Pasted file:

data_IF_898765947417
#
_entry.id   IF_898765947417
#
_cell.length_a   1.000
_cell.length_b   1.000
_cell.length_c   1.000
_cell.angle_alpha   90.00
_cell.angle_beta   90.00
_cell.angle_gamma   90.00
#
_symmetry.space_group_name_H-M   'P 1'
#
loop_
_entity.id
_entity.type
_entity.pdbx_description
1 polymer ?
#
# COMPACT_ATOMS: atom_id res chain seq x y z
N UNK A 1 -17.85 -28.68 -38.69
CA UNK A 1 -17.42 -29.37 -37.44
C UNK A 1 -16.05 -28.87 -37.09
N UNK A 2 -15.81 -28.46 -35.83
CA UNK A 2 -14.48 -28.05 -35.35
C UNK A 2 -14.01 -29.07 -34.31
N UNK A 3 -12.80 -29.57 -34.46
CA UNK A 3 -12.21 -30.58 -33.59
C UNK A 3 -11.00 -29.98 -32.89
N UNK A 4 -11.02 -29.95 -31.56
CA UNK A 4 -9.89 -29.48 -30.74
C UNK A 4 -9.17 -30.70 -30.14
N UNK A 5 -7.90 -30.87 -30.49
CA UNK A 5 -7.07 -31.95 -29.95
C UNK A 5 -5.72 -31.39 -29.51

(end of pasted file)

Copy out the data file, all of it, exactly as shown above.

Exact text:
data_IF_898765947417
#
_entry.id   IF_898765947417
#
_cell.length_a   1.000
_cell.length_b   1.000
_cell.length_c   1.000
_cell.angle_alpha   90.00
_cell.angle_beta   90.00
_cell.angle_gamma   90.00
#
_symmetry.space_group_name_H-M   'P 1'
#
loop_
_entity.id
_entity.type
_entity.pdbx_description
1 polymer ?
#
# COMPACT_ATOMS: atom_id res chain seq x y z
N UNK A 1 -17.85 -28.68 -38.69
CA UNK A 1 -17.42 -29.37 -37.44
C UNK A 1 -16.05 -28.87 -37.09
N UNK A 2 -15.81 -28.46 -35.83
CA UNK A 2 -14.48 -28.05 -35.35
C UNK A 2 -14.01 -29.07 -34.31
N UNK A 3 -12.80 -29.57 -34.46
CA UNK A 3 -12.21 -30.58 -33.59
C UNK A 3 -11.00 -29.98 -32.89
N UNK A 4 -11.02 -29.95 -31.56
CA UNK A 4 -9.89 -29.48 -30.74
C UNK A 4 -9.17 -30.70 -30.14
N UNK A 5 -7.90 -30.87 -30.49
CA UNK A 5 -7.07 -31.95 -29.95
C UNK A 5 -5.72 -31.39 -29.51